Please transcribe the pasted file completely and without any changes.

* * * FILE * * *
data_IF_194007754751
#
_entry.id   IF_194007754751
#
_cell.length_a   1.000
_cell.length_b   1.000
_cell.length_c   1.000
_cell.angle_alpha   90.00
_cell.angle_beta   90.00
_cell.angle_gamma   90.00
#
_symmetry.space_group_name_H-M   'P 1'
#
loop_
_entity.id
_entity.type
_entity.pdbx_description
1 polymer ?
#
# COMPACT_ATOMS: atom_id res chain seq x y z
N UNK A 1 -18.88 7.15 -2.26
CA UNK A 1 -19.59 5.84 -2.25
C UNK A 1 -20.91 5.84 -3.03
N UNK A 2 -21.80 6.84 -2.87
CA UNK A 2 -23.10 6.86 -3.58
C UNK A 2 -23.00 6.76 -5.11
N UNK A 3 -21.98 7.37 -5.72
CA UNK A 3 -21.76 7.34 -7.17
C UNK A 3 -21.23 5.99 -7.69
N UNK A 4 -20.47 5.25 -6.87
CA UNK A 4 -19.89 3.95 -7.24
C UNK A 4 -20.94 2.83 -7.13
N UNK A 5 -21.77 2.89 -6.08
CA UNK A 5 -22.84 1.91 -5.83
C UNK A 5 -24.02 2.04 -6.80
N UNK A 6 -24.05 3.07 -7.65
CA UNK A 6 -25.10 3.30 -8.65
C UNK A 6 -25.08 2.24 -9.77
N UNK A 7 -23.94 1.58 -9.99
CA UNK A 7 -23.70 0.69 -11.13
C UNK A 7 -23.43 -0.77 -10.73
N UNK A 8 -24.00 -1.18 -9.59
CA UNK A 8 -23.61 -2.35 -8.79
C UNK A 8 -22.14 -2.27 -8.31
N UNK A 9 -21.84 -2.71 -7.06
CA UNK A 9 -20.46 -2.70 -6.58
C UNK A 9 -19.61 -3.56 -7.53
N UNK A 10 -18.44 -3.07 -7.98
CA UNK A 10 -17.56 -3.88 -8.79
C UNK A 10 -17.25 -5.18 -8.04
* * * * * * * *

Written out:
data_IF_194007754751
#
_entry.id   IF_194007754751
#
_cell.length_a   1.000
_cell.length_b   1.000
_cell.length_c   1.000
_cell.angle_alpha   90.00
_cell.angle_beta   90.00
_cell.angle_gamma   90.00
#
_symmetry.space_group_name_H-M   'P 1'
#
loop_
_entity.id
_entity.type
_entity.pdbx_description
1 polymer ?
#
# COMPACT_ATOMS: atom_id res chain seq x y z
N UNK A 1 -18.88 7.15 -2.26
CA UNK A 1 -19.59 5.84 -2.25
C UNK A 1 -20.91 5.84 -3.03
N UNK A 2 -21.80 6.84 -2.87
CA UNK A 2 -23.10 6.86 -3.58
C UNK A 2 -23.00 6.76 -5.11
N UNK A 3 -21.98 7.37 -5.72
CA UNK A 3 -21.76 7.34 -7.17
C UNK A 3 -21.23 5.99 -7.69
N UNK A 4 -20.47 5.25 -6.87
CA UNK A 4 -19.89 3.95 -7.24
C UNK A 4 -20.94 2.83 -7.13
N UNK A 5 -21.77 2.89 -6.08
CA UNK A 5 -22.84 1.91 -5.83
C UNK A 5 -24.02 2.04 -6.80
N UNK A 6 -24.05 3.07 -7.65
CA UNK A 6 -25.10 3.30 -8.65
C UNK A 6 -25.08 2.24 -9.77
N UNK A 7 -23.94 1.58 -9.99
CA UNK A 7 -23.70 0.69 -11.13
C UNK A 7 -23.43 -0.77 -10.73
N UNK A 8 -24.00 -1.18 -9.59
CA UNK A 8 -23.61 -2.35 -8.79
C UNK A 8 -22.14 -2.27 -8.31
N UNK A 9 -21.84 -2.71 -7.06
CA UNK A 9 -20.46 -2.70 -6.58
C UNK A 9 -19.61 -3.56 -7.53
N UNK A 10 -18.44 -3.07 -7.98
CA UNK A 10 -17.56 -3.88 -8.79
C UNK A 10 -17.25 -5.18 -8.04